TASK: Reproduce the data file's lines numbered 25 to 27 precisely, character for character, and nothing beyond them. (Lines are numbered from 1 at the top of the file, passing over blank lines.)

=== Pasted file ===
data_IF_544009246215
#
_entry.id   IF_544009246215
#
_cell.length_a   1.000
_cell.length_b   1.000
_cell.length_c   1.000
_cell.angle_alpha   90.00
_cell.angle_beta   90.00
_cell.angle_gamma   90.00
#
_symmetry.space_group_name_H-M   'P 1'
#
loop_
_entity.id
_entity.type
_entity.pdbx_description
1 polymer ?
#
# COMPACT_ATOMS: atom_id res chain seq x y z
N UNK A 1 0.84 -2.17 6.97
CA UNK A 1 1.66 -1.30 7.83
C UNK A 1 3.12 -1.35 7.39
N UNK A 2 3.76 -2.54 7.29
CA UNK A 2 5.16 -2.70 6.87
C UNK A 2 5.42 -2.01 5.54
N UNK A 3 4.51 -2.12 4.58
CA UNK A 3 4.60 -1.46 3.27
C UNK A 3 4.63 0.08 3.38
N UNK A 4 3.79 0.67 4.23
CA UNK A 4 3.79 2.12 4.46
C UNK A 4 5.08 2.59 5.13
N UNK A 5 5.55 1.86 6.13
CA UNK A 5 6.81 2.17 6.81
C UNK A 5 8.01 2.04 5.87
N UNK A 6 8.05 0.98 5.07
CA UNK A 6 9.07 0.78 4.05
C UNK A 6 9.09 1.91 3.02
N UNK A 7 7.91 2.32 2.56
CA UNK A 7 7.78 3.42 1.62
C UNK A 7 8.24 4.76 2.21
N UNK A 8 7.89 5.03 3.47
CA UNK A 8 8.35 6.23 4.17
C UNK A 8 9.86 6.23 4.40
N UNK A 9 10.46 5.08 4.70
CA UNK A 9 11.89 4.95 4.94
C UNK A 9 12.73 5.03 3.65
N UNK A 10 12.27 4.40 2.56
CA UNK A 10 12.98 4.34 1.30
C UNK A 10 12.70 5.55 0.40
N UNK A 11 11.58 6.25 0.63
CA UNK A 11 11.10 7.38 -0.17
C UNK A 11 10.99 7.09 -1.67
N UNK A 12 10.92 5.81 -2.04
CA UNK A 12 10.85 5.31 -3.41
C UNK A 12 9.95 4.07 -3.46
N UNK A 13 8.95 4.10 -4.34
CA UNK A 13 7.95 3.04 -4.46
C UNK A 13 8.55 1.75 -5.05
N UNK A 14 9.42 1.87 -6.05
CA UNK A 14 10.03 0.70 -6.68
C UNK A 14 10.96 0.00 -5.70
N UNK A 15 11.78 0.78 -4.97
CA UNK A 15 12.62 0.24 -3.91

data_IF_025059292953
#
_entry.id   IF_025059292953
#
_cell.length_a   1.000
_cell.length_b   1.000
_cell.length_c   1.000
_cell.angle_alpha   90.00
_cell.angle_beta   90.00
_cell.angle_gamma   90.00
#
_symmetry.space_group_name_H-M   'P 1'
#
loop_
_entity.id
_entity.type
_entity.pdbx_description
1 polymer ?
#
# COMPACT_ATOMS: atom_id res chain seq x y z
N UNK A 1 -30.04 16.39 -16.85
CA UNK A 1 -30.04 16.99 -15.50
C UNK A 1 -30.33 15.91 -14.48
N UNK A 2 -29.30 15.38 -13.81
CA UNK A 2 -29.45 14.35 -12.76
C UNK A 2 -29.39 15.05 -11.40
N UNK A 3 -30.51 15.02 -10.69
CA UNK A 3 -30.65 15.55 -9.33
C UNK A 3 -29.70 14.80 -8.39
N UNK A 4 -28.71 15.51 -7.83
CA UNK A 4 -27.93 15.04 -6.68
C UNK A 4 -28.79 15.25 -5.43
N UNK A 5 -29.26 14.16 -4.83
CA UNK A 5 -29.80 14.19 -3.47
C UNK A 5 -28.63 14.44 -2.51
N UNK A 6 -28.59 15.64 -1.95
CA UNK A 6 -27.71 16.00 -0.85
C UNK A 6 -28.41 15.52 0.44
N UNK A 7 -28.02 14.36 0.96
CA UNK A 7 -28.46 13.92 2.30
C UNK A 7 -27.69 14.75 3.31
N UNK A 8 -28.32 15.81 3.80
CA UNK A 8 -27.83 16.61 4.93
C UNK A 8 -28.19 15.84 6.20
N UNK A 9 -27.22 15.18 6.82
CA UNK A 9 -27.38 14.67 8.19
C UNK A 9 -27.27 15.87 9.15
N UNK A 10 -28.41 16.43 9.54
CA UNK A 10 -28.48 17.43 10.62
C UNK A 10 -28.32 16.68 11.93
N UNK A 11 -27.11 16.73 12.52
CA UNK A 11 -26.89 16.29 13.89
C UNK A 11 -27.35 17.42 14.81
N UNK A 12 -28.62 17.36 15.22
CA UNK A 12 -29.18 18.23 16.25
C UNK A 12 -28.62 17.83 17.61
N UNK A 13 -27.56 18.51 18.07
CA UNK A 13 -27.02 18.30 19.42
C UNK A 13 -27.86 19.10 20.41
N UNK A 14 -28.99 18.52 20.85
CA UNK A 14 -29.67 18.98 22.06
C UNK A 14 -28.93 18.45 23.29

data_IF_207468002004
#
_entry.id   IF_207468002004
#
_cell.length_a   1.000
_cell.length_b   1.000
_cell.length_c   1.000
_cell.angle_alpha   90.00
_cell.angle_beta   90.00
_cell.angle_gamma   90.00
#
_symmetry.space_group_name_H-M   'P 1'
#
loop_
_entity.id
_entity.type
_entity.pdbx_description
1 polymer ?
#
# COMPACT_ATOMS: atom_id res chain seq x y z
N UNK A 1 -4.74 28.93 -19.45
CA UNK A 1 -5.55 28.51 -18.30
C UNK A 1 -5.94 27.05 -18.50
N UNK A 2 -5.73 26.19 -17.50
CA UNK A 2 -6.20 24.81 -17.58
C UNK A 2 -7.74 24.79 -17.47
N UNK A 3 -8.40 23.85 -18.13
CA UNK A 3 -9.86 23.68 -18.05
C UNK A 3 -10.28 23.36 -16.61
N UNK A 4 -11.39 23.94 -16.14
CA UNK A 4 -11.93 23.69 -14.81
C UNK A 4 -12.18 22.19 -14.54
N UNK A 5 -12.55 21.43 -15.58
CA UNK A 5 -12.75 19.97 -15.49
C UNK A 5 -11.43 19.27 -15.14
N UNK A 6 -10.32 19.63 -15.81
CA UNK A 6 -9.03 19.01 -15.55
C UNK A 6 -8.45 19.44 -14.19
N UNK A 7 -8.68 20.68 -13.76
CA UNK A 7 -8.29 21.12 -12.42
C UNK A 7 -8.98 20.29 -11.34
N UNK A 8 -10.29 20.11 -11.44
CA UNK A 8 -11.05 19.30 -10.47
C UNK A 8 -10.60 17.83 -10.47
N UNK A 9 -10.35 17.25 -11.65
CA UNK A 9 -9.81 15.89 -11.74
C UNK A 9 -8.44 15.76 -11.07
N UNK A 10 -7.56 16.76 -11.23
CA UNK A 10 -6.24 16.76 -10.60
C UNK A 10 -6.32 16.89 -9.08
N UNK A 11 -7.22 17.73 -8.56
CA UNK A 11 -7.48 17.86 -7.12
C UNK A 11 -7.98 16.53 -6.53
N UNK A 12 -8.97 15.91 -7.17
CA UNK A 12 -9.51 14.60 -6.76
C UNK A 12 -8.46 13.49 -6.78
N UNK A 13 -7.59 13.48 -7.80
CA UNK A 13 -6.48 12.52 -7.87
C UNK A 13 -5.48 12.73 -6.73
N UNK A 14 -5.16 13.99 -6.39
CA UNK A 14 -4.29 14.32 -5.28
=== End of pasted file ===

CA UNK A 2 5.16 -2.70 6.87
C UNK A 2 5.42 -2.01 5.54
N UNK A 3 4.51 -2.12 4.58